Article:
Black art was a widely used category in the late 1970s and 1980s to describe the artwork of British people of South Asian, African or African-Caribbean descent. There are numerous problems associated with the collective labelling of such a group, not least because of the lack of stability as to what the term refers. This article addresses the inherent problems with this category and proffers alternative ways of thinking about Black art in terms that encompass broader identity issues. The concept of diaspora aesthetics, for instance, is presented as a more satisfactory alternative that resists the claim that culture develops along ‘ethnically absolute lines’, to use a phrase by Paul Gilroy, and instead encompasses the lived realities of identity positions as well as the heterogeneity of cultural experience.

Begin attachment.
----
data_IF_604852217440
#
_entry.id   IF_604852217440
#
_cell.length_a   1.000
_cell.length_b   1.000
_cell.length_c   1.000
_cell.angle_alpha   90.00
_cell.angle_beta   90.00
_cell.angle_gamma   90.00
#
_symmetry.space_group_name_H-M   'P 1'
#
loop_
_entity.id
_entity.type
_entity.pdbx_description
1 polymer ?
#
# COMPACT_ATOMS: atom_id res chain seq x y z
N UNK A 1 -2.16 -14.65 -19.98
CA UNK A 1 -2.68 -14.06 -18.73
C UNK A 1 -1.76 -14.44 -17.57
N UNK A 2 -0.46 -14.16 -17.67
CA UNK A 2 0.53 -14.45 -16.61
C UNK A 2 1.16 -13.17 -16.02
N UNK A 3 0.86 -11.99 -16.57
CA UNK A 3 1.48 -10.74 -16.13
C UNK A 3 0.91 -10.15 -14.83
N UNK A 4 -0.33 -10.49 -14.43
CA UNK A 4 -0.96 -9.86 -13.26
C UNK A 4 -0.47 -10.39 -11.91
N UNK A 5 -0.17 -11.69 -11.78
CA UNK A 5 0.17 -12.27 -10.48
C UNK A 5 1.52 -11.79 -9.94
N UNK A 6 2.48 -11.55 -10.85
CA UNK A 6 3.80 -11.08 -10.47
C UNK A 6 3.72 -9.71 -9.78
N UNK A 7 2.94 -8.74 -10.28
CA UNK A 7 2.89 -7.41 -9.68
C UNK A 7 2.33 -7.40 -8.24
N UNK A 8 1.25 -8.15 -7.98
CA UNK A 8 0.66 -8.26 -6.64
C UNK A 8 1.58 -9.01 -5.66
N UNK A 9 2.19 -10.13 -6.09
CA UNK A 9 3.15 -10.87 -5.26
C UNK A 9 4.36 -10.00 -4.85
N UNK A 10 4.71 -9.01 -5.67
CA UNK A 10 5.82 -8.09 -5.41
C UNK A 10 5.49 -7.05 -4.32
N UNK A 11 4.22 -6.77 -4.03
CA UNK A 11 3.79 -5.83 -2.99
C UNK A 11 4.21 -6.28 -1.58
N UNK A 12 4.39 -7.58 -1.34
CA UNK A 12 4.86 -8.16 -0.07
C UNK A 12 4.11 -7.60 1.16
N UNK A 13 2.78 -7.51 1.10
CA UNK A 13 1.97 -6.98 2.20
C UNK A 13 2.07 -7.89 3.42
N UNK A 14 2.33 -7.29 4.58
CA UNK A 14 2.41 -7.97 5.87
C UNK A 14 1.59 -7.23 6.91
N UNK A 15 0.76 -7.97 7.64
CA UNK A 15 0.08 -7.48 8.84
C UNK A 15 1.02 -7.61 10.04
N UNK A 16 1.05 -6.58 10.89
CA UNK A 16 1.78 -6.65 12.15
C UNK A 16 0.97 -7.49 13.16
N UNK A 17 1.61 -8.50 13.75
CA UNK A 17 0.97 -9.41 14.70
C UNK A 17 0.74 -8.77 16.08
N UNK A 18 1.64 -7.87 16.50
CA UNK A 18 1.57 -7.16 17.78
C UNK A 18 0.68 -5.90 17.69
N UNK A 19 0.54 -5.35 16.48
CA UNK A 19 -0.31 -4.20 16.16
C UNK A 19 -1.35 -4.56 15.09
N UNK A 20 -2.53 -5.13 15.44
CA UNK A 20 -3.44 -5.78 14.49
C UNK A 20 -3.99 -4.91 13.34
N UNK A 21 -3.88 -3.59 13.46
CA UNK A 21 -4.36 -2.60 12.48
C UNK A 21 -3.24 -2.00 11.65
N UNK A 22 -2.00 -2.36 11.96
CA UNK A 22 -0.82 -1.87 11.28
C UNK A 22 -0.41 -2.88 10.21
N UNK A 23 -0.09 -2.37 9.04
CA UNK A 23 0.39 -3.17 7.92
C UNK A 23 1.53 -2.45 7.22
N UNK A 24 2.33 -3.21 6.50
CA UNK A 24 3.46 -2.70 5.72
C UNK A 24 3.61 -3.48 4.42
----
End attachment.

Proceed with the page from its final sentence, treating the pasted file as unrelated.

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- Department of Art and Communication - Acting Head of Department in Art and Communications
- Centre for Cultural Ecologies in Art, Design and Architecture - Member
- School of Arts and Humanities